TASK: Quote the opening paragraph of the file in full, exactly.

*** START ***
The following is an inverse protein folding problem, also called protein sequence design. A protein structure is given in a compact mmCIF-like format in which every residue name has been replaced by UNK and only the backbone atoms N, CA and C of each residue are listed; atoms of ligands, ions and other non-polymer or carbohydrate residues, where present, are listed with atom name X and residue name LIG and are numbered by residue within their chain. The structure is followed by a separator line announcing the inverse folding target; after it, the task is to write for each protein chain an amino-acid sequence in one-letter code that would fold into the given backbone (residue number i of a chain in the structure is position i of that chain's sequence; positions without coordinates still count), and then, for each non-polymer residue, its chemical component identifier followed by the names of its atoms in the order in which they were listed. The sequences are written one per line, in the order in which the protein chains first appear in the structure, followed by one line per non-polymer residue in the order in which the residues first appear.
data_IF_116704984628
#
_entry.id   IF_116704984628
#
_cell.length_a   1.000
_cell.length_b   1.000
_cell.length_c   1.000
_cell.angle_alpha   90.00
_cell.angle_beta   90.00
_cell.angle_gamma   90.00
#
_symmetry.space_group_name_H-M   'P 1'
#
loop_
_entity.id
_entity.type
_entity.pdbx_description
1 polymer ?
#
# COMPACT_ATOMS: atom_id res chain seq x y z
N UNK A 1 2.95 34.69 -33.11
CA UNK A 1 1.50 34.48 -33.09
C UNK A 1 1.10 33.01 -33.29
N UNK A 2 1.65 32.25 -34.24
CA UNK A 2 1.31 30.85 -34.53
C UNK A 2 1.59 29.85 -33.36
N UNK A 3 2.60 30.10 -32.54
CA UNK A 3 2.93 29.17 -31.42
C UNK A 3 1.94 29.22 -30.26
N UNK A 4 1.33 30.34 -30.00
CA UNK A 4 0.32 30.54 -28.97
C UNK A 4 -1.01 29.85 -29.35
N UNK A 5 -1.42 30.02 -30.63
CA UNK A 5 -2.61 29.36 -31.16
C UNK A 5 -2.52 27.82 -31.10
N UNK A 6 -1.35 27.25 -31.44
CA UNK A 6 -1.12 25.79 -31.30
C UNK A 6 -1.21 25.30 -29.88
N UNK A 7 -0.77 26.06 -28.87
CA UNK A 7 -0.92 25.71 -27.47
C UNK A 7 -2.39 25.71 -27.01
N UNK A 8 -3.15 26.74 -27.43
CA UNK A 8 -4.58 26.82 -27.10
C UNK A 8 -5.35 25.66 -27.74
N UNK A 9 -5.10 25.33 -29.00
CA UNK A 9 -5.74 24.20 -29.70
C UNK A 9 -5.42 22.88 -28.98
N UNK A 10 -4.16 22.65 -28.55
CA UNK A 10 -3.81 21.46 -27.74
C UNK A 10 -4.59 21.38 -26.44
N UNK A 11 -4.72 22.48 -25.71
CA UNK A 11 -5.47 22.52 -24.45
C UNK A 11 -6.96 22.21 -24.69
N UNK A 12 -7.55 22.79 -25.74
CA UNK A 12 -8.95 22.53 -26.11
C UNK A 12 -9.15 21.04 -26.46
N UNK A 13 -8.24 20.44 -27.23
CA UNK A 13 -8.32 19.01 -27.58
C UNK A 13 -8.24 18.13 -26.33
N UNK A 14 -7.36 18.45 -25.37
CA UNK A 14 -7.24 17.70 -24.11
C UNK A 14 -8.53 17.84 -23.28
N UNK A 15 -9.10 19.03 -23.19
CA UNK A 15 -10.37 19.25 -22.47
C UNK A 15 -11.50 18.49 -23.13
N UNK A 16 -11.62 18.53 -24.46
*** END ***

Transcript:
The following is an inverse protein folding problem, also called protein sequence design. A protein structure is given in a compact mmCIF-like format in which every residue name has been replaced by UNK and only the backbone atoms N, CA and C of each residue are listed; atoms of ligands, ions and other non-polymer or carbohydrate residues, where present, are listed with atom name X and residue name LIG and are numbered by residue within their chain. The structure is followed by a separator line announcing the inverse folding target; after it, the task is to write for each protein chain an amino-acid sequence in one-letter code that would fold into the given backbone (residue number i of a chain in the structure is position i of that chain's sequence; positions without coordinates still count), and then, for each non-polymer residue, its chemical component identifier followed by the names of its atoms in the order in which they were listed. The sequences are written one per line, in the order in which the protein chains first appear in the structure, followed by one line per non-polymer residue in the order in which the residues first appear.